Human-Computer-Interfaces as Relational
Rudolf Haller, M.A.
Forschungsgruppe für Semiotik und Wissenschaftstheorie, Universitát Stuttgart
The semiotic concepts presented here are based on the work of Ch. S. Peirce and its further development by Max Bense, Elisabeth Walther and their coworkers during the last 40 years at Stuttgart University. For details see ( Bense 1983), ( Walther 1974). For relational semiotics see ( Haller 1999).
Red light at a crossing of streets means or signifies a 'Stop', not a 'Stop, if you like to'. How can the red light do so? It doesnt. We do, as we have a condition by having learned a rule giving the red light of a certain design and place the value of a light used for traffic regulations. And we have among the traffic regulations a rule giving the value when it is red. The rule is: if the traffic light is red, then stop. The rule is of well known form and obtaines a single value. 'Stop' is the answer to the question 'What is to do if the traffic light is red?'. Note, that we cannot find the rule by investigating the red light or the signified stop. The light at the crossing is a traffic light only, if we realize the governing rule for it. That is: the light at the crossing without its rule is no traffic light; nor do have we the traffic light when we have the rule alone.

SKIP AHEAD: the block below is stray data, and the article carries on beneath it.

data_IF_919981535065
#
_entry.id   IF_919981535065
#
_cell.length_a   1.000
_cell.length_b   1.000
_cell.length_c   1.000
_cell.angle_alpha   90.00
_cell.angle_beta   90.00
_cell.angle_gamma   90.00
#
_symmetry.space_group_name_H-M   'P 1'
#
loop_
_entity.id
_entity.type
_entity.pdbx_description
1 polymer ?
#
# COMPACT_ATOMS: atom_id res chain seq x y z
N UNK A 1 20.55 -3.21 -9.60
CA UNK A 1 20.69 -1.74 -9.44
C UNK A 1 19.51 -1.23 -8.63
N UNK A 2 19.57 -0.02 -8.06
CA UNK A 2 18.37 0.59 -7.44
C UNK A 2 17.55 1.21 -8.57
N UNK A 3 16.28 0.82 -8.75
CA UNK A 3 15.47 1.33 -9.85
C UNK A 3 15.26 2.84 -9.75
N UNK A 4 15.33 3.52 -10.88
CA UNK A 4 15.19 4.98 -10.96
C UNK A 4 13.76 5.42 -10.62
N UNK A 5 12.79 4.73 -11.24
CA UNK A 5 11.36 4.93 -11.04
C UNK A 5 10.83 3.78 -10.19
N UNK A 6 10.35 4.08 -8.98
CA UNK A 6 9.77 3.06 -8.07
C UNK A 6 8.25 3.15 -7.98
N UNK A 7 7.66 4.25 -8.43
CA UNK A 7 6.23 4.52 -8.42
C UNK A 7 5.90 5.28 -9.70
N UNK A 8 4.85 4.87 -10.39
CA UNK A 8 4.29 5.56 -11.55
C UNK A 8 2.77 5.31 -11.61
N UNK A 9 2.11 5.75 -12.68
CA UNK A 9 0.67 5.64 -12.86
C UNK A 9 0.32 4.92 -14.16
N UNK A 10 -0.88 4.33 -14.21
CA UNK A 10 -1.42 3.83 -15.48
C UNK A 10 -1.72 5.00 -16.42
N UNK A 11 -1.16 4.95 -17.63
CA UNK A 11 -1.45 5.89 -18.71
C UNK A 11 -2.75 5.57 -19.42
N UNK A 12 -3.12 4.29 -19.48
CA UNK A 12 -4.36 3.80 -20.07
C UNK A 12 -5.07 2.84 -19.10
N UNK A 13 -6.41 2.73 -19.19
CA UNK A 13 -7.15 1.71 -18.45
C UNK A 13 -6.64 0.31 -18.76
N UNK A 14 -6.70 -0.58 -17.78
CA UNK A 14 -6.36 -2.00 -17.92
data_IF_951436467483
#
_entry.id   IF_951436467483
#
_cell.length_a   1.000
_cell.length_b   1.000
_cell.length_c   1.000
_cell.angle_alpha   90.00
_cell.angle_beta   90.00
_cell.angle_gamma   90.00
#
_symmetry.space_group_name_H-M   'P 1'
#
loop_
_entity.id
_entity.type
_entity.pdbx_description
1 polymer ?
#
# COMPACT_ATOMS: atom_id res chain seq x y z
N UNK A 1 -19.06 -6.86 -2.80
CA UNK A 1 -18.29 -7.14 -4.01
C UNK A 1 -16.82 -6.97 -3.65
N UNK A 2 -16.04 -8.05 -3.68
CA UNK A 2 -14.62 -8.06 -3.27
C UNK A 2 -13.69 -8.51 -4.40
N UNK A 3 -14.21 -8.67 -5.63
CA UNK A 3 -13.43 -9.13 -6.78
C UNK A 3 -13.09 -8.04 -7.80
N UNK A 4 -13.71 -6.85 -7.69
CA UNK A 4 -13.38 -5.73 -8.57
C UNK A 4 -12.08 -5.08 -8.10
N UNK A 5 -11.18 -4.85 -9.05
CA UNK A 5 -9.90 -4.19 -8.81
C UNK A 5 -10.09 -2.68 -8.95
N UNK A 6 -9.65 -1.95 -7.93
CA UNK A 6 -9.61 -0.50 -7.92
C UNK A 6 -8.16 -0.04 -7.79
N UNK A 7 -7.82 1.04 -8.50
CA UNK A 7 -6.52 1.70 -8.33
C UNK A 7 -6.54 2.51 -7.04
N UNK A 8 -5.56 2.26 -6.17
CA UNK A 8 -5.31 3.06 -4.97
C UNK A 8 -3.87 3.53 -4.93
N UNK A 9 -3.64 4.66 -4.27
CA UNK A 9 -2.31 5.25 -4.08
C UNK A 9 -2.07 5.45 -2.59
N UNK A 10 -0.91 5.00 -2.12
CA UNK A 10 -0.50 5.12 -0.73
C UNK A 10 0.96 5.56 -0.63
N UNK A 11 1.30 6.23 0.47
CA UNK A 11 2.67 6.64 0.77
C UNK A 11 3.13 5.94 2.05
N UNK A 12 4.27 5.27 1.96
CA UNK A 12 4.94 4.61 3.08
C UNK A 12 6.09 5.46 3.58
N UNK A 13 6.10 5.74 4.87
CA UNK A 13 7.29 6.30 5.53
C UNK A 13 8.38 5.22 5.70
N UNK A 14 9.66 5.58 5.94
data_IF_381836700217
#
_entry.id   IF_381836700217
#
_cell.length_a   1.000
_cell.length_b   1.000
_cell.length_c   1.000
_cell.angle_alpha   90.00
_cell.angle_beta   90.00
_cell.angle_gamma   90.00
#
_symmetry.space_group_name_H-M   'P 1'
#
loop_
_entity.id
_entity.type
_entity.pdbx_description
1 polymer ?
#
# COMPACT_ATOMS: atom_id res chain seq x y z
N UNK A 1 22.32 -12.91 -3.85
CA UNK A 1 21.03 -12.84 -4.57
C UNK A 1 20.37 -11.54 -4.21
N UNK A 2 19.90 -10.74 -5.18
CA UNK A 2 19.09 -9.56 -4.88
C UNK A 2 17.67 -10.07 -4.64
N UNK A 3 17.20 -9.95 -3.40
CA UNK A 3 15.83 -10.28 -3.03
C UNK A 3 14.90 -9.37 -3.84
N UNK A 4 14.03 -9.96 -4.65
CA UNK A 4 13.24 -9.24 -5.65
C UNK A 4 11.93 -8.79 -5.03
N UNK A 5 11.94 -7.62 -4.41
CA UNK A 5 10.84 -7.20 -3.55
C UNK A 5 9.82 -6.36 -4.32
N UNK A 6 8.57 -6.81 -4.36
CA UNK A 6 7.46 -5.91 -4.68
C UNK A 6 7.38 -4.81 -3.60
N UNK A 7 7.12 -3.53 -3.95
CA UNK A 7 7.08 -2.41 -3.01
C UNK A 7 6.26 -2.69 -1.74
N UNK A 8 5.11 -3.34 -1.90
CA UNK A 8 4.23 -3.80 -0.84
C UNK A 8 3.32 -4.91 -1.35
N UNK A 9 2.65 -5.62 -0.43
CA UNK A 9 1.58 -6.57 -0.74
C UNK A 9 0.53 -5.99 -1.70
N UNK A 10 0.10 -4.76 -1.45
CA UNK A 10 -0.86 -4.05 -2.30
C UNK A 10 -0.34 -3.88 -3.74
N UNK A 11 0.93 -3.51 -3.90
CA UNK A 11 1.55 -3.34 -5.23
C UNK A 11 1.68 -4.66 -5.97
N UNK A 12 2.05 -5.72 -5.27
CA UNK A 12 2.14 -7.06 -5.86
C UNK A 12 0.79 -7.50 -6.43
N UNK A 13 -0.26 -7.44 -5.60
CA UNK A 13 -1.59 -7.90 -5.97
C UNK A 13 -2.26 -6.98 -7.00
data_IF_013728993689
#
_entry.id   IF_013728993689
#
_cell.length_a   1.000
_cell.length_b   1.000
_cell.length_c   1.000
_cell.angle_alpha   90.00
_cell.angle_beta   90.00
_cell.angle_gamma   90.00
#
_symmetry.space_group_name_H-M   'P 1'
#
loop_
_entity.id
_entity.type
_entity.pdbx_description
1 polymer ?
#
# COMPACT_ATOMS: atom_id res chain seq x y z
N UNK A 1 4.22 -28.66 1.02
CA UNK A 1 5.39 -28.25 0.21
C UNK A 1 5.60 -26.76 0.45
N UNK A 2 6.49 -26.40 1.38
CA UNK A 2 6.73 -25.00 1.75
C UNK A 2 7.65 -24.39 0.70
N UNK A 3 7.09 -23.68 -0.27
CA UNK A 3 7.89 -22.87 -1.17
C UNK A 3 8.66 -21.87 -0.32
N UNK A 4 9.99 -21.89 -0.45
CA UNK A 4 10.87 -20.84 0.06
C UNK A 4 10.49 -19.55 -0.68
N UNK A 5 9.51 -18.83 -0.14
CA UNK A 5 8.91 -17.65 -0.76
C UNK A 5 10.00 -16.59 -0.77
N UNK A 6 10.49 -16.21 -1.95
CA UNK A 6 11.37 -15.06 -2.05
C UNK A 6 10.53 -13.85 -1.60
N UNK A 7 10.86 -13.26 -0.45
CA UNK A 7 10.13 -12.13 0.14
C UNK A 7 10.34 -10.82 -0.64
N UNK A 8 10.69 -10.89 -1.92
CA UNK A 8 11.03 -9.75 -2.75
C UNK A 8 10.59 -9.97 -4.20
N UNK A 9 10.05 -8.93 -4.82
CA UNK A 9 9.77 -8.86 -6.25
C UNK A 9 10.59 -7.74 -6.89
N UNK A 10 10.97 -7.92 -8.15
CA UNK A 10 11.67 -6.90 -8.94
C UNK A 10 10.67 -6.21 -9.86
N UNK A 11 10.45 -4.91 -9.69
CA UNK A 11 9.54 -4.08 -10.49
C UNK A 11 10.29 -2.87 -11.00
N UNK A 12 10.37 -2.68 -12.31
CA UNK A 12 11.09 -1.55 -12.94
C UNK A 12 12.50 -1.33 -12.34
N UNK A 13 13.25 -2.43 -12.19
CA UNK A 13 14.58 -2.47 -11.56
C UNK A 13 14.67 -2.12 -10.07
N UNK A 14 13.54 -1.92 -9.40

Semiotics deals with the recognizable by signs. Hence any representation by signs used in the sciences may be used to show the basics of semiotics.
We may start with the denotation of a function
f: x --> f(x),